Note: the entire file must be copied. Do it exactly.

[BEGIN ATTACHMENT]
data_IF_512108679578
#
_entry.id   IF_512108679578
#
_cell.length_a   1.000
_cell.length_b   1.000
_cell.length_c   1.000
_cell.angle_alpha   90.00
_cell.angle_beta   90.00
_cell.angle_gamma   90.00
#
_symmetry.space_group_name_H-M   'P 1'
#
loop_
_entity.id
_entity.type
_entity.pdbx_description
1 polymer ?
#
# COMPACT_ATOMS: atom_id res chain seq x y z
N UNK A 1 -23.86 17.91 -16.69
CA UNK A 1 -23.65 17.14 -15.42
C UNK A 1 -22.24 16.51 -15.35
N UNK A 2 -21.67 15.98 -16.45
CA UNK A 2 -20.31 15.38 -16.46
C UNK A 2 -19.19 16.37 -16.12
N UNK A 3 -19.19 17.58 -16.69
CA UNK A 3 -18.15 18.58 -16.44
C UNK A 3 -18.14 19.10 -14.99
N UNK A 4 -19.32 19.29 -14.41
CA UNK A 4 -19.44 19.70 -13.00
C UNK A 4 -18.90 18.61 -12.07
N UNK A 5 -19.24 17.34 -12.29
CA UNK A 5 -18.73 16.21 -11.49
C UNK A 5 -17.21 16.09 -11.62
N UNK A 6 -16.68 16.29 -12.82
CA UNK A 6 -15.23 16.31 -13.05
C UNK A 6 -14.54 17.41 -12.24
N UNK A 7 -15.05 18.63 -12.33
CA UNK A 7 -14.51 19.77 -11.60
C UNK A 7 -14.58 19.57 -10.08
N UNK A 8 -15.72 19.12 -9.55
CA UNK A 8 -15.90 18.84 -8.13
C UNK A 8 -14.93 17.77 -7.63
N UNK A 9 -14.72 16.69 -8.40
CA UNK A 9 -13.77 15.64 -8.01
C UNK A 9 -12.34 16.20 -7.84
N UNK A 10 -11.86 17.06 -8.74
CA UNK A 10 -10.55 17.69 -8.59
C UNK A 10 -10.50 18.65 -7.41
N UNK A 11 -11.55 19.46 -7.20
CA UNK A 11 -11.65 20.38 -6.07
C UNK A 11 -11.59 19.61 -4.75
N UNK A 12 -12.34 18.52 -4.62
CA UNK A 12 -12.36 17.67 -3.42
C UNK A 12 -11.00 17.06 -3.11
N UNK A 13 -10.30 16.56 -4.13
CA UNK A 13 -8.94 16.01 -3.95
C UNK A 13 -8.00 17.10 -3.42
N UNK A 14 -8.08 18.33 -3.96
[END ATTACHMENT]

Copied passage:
data_IF_512108679578
#
_entry.id   IF_512108679578
#
_cell.length_a   1.000
_cell.length_b   1.000
_cell.length_c   1.000
_cell.angle_alpha   90.00
_cell.angle_beta   90.00
_cell.angle_gamma   90.00
#
_symmetry.space_group_name_H-M   'P 1'
#
loop_
_entity.id
_entity.type
_entity.pdbx_description
1 polymer ?
#
# COMPACT_ATOMS: atom_id res chain seq x y z
N UNK A 1 -23.86 17.91 -16.69
CA UNK A 1 -23.65 17.14 -15.42
C UNK A 1 -22.24 16.51 -15.35
N UNK A 2 -21.67 15.98 -16.45
CA UNK A 2 -20.31 15.38 -16.46
C UNK A 2 -19.19 16.37 -16.12
N UNK A 3 -19.19 17.58 -16.69
CA UNK A 3 -18.15 18.58 -16.44
C UNK A 3 -18.14 19.10 -14.99
N UNK A 4 -19.32 19.29 -14.41
CA UNK A 4 -19.44 19.70 -13.00
C UNK A 4 -18.90 18.61 -12.07
N UNK A 5 -19.24 17.34 -12.29
CA UNK A 5 -18.73 16.21 -11.49
C UNK A 5 -17.21 16.09 -11.62
N UNK A 6 -16.68 16.29 -12.82
CA UNK A 6 -15.23 16.31 -13.05
C UNK A 6 -14.54 17.41 -12.24
N UNK A 7 -15.05 18.63 -12.33
CA UNK A 7 -14.51 19.77 -11.60
C UNK A 7 -14.58 19.57 -10.08
N UNK A 8 -15.72 19.12 -9.55
CA UNK A 8 -15.90 18.84 -8.13
C UNK A 8 -14.93 17.77 -7.63
N UNK A 9 -14.72 16.69 -8.40
CA UNK A 9 -13.77 15.64 -8.01
C UNK A 9 -12.34 16.20 -7.84
N UNK A 10 -11.86 17.06 -8.74
CA UNK A 10 -10.55 17.69 -8.59
C UNK A 10 -10.50 18.65 -7.41
N UNK A 11 -11.55 19.46 -7.20
CA UNK A 11 -11.65 20.38 -6.07
C UNK A 11 -11.59 19.61 -4.75
N UNK A 12 -12.34 18.52 -4.62
CA UNK A 12 -12.36 17.67 -3.42
C UNK A 12 -11.00 17.06 -3.11
N UNK A 13 -10.30 16.56 -4.13
CA UNK A 13 -8.94 16.01 -3.95
C UNK A 13 -8.00 17.10 -3.42
N UNK A 14 -8.08 18.33 -3.96